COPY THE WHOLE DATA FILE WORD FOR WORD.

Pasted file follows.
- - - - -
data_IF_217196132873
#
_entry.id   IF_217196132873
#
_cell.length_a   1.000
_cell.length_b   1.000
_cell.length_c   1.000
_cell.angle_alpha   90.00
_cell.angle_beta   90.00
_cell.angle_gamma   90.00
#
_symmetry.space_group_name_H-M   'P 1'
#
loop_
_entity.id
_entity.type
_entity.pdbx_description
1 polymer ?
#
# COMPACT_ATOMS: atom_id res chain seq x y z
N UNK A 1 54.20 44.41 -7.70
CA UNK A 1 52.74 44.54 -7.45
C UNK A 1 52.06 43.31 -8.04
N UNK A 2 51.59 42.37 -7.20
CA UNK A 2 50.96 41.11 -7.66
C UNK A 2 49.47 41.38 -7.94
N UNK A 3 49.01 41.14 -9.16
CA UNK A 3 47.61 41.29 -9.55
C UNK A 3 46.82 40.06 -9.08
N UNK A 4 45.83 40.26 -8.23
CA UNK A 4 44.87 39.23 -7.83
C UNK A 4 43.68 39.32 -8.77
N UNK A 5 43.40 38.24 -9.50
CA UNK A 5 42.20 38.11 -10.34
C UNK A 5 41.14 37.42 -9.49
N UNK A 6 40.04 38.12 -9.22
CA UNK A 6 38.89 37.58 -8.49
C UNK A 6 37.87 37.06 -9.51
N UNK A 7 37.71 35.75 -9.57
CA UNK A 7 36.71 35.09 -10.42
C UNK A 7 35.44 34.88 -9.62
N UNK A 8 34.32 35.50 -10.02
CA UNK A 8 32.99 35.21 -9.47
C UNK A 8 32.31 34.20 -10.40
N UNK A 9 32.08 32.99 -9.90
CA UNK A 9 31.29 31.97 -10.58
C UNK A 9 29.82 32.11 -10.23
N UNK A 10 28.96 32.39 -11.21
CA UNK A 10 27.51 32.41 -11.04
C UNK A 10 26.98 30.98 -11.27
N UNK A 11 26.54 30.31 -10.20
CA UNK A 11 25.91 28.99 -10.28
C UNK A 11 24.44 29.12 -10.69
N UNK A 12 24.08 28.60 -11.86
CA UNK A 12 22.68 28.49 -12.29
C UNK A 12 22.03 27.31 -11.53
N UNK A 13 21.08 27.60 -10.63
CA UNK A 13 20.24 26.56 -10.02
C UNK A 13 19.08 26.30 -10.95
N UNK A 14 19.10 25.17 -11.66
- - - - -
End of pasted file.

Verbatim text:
data_IF_217196132873
#
_entry.id   IF_217196132873
#
_cell.length_a   1.000
_cell.length_b   1.000
_cell.length_c   1.000
_cell.angle_alpha   90.00
_cell.angle_beta   90.00
_cell.angle_gamma   90.00
#
_symmetry.space_group_name_H-M   'P 1'
#
loop_
_entity.id
_entity.type
_entity.pdbx_description
1 polymer ?
#
# COMPACT_ATOMS: atom_id res chain seq x y z
N UNK A 1 54.20 44.41 -7.70
CA UNK A 1 52.74 44.54 -7.45
C UNK A 1 52.06 43.31 -8.04
N UNK A 2 51.59 42.37 -7.20
CA UNK A 2 50.96 41.11 -7.66
C UNK A 2 49.47 41.38 -7.94
N UNK A 3 49.01 41.14 -9.16
CA UNK A 3 47.61 41.29 -9.55
C UNK A 3 46.82 40.06 -9.08
N UNK A 4 45.83 40.26 -8.23
CA UNK A 4 44.87 39.23 -7.83
C UNK A 4 43.68 39.32 -8.77
N UNK A 5 43.40 38.24 -9.50
CA UNK A 5 42.20 38.11 -10.34
C UNK A 5 41.14 37.42 -9.49
N UNK A 6 40.04 38.12 -9.22
CA UNK A 6 38.89 37.58 -8.49
C UNK A 6 37.87 37.06 -9.51
N UNK A 7 37.71 35.75 -9.57
CA UNK A 7 36.71 35.09 -10.42
C UNK A 7 35.44 34.88 -9.62
N UNK A 8 34.32 35.50 -10.02
CA UNK A 8 32.99 35.21 -9.47
C UNK A 8 32.31 34.20 -10.40
N UNK A 9 32.08 32.99 -9.90
CA UNK A 9 31.29 31.97 -10.58
C UNK A 9 29.82 32.11 -10.23
N UNK A 10 28.96 32.39 -11.21
CA UNK A 10 27.51 32.41 -11.04
C UNK A 10 26.98 30.98 -11.27
N UNK A 11 26.54 30.31 -10.20
CA UNK A 11 25.91 28.99 -10.28
C UNK A 11 24.44 29.12 -10.69
N UNK A 12 24.08 28.60 -11.86
CA UNK A 12 22.68 28.49 -12.29
C UNK A 12 22.03 27.31 -11.53
N UNK A 13 21.08 27.60 -10.63
CA UNK A 13 20.24 26.56 -10.02
C UNK A 13 19.08 26.30 -10.95
N UNK A 14 19.10 25.17 -11.66